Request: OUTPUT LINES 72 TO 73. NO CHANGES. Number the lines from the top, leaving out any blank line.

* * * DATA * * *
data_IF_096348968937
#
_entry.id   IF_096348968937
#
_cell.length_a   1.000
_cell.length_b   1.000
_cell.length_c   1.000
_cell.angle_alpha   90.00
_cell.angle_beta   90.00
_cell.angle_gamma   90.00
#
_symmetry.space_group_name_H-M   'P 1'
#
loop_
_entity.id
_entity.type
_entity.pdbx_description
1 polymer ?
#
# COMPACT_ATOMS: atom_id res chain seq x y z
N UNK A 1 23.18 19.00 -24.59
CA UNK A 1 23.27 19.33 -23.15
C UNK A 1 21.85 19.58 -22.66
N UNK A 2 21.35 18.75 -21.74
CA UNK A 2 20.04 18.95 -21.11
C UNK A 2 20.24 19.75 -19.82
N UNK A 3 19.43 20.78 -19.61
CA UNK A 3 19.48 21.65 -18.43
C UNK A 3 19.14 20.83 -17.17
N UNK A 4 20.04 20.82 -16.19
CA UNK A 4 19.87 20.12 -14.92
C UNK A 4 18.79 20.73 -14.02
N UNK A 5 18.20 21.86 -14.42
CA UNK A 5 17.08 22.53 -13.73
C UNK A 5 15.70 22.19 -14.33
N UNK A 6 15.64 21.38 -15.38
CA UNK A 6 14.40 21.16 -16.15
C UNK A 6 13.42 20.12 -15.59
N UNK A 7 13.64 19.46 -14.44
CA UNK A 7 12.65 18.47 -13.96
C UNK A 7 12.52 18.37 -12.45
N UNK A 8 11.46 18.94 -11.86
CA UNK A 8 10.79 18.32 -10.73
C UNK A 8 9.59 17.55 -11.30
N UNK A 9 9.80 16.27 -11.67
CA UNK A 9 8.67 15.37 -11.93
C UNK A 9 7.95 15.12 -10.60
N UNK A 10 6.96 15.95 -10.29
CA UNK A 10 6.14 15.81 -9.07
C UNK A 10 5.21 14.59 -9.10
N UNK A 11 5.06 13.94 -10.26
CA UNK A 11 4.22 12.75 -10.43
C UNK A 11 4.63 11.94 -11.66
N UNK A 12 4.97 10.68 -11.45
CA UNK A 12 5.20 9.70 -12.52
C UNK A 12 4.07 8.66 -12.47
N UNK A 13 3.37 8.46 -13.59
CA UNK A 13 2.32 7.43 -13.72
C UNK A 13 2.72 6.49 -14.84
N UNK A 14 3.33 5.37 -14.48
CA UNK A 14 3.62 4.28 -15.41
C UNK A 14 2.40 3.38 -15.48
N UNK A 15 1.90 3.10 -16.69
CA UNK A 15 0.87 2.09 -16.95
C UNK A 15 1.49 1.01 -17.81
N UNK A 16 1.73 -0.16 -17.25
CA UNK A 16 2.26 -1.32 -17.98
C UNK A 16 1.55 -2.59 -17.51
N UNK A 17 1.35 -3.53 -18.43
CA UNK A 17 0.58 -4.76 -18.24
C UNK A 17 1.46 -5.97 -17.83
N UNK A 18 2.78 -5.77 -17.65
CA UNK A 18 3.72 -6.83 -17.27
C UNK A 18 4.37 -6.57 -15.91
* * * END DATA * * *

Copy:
N UNK A 18 2.78 -5.77 -17.65
CA UNK A 18 3.72 -6.83 -17.27